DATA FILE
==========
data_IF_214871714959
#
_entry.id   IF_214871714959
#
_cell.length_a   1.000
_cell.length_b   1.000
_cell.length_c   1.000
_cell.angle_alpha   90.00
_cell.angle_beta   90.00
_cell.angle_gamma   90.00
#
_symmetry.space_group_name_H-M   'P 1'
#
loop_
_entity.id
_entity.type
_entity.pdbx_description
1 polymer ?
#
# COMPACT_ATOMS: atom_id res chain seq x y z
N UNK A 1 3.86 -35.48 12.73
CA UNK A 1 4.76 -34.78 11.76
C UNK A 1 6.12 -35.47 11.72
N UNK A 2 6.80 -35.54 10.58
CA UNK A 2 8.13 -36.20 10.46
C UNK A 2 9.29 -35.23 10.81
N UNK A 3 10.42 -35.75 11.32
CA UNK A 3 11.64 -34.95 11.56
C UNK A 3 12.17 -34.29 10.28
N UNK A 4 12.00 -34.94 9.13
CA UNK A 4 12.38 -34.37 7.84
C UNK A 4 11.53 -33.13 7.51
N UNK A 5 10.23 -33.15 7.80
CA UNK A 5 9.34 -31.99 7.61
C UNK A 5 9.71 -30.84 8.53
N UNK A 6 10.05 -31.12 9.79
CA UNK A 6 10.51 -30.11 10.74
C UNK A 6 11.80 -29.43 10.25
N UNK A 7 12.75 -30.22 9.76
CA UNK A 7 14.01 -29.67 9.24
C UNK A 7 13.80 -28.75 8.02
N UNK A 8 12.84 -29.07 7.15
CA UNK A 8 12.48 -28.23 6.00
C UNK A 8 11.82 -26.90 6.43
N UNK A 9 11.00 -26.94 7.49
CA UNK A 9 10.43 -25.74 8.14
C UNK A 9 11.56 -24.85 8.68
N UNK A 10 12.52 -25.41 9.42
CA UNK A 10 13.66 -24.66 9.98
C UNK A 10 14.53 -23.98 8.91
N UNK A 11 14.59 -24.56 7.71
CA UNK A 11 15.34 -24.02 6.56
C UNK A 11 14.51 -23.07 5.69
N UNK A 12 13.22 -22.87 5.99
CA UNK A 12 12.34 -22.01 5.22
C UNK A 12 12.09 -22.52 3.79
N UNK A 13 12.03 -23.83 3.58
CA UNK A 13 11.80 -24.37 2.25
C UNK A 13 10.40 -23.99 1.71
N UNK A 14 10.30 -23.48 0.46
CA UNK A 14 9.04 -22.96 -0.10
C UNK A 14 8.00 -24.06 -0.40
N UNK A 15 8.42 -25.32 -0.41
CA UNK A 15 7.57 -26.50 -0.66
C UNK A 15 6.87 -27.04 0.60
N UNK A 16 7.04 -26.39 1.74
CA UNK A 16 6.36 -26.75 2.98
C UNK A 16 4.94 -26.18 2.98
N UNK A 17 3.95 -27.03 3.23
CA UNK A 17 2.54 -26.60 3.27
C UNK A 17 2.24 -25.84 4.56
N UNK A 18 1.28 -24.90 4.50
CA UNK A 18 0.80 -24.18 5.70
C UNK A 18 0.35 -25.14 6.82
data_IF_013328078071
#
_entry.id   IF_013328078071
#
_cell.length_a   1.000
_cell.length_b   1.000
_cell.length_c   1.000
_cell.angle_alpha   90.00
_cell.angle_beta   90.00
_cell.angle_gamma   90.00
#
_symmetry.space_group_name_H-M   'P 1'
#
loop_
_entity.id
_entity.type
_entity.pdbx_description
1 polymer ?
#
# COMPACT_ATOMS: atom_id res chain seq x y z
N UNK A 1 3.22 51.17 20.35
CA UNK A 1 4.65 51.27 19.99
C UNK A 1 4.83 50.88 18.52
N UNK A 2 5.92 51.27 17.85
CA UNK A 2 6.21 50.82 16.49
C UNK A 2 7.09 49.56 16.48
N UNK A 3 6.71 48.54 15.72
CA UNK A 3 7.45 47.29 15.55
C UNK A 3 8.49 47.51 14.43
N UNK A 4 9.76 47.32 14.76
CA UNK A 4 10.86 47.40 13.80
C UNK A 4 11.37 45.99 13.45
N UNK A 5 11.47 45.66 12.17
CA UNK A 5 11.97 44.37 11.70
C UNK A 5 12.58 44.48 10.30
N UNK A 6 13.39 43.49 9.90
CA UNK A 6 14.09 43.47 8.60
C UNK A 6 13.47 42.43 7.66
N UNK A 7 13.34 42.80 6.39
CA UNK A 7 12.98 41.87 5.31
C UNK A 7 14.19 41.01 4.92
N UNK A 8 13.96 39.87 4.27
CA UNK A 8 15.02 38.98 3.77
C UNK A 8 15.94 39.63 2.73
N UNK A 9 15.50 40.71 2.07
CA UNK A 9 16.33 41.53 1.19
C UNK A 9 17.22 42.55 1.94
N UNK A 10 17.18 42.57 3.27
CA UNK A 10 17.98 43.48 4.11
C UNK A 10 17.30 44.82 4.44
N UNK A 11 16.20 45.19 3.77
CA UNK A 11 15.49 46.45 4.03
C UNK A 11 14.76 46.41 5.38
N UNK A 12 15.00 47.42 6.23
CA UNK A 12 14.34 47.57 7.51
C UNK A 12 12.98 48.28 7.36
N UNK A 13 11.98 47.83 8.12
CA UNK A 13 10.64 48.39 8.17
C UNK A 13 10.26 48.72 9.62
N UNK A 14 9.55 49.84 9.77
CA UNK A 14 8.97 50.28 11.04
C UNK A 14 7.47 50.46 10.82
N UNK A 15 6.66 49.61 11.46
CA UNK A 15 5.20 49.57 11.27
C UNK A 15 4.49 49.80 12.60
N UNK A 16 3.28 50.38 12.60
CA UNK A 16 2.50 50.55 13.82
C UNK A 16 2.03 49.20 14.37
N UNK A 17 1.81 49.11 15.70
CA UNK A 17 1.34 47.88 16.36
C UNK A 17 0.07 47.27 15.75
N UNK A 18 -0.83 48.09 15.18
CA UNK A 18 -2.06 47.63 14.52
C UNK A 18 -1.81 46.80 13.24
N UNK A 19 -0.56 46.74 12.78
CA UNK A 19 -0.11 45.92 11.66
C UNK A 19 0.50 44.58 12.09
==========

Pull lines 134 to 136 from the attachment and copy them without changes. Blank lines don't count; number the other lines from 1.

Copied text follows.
N UNK A 14 9.55 49.84 9.77
CA UNK A 14 8.97 50.28 11.04
C UNK A 14 7.47 50.46 10.82